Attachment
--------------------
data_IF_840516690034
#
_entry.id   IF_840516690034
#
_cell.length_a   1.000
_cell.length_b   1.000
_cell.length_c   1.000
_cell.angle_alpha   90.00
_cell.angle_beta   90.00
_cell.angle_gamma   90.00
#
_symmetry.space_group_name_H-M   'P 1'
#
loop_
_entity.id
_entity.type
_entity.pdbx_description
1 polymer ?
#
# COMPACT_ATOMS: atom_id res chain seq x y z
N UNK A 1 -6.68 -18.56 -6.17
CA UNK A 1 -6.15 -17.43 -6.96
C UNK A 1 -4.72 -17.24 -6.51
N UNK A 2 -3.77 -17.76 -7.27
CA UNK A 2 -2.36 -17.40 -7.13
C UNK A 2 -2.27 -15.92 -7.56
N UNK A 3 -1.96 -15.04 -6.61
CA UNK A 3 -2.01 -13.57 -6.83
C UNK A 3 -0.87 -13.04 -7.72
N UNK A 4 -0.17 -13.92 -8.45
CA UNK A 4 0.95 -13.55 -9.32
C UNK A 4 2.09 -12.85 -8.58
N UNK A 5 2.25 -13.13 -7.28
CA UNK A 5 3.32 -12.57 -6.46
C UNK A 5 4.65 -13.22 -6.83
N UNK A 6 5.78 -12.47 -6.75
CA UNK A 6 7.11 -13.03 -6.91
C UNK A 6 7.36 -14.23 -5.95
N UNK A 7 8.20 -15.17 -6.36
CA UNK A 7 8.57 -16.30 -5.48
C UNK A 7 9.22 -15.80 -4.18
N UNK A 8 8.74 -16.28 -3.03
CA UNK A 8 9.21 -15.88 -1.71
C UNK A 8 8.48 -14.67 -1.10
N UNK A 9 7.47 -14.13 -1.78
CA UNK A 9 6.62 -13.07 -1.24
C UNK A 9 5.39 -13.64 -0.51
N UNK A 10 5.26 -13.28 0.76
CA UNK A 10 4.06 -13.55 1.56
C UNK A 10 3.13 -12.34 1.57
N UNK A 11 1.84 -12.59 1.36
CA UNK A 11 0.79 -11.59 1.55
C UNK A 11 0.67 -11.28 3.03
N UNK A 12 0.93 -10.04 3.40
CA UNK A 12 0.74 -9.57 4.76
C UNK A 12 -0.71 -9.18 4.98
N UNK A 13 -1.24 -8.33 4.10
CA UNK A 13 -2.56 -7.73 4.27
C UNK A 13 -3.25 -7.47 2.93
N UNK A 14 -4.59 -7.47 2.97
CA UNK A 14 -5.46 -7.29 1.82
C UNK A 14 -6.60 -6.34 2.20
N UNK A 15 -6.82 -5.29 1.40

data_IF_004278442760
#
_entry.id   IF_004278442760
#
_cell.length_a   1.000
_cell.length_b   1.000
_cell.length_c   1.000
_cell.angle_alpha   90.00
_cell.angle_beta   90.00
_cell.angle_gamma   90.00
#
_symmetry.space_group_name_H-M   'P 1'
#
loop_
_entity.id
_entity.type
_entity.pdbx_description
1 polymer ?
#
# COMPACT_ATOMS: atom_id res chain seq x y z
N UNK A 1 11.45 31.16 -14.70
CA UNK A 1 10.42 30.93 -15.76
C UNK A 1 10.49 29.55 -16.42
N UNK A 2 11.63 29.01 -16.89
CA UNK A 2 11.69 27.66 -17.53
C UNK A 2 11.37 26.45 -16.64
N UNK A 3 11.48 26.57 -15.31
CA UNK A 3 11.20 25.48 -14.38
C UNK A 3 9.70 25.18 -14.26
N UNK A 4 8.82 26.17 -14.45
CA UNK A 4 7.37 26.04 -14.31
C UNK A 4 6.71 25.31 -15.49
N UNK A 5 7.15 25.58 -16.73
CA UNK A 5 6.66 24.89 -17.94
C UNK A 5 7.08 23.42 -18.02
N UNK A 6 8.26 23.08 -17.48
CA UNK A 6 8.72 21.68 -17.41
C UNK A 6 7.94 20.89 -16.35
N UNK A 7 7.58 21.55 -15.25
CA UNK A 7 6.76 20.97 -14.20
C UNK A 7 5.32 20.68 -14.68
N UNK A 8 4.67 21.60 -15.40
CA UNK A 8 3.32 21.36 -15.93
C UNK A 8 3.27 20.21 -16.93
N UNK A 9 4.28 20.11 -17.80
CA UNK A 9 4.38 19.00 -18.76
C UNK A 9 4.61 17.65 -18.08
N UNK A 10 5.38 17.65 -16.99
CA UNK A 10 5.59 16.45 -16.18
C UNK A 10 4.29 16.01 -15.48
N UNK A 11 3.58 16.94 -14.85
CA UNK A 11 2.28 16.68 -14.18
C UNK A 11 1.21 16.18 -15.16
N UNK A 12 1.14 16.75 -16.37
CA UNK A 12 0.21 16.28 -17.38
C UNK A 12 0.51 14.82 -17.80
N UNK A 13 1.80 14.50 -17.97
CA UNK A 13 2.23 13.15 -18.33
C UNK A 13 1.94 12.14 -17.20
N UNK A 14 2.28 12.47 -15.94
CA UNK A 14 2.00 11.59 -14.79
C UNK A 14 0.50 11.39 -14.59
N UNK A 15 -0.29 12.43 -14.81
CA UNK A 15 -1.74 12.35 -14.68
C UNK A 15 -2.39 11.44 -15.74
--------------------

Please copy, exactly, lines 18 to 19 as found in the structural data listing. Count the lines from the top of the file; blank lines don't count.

1 polymer ?
#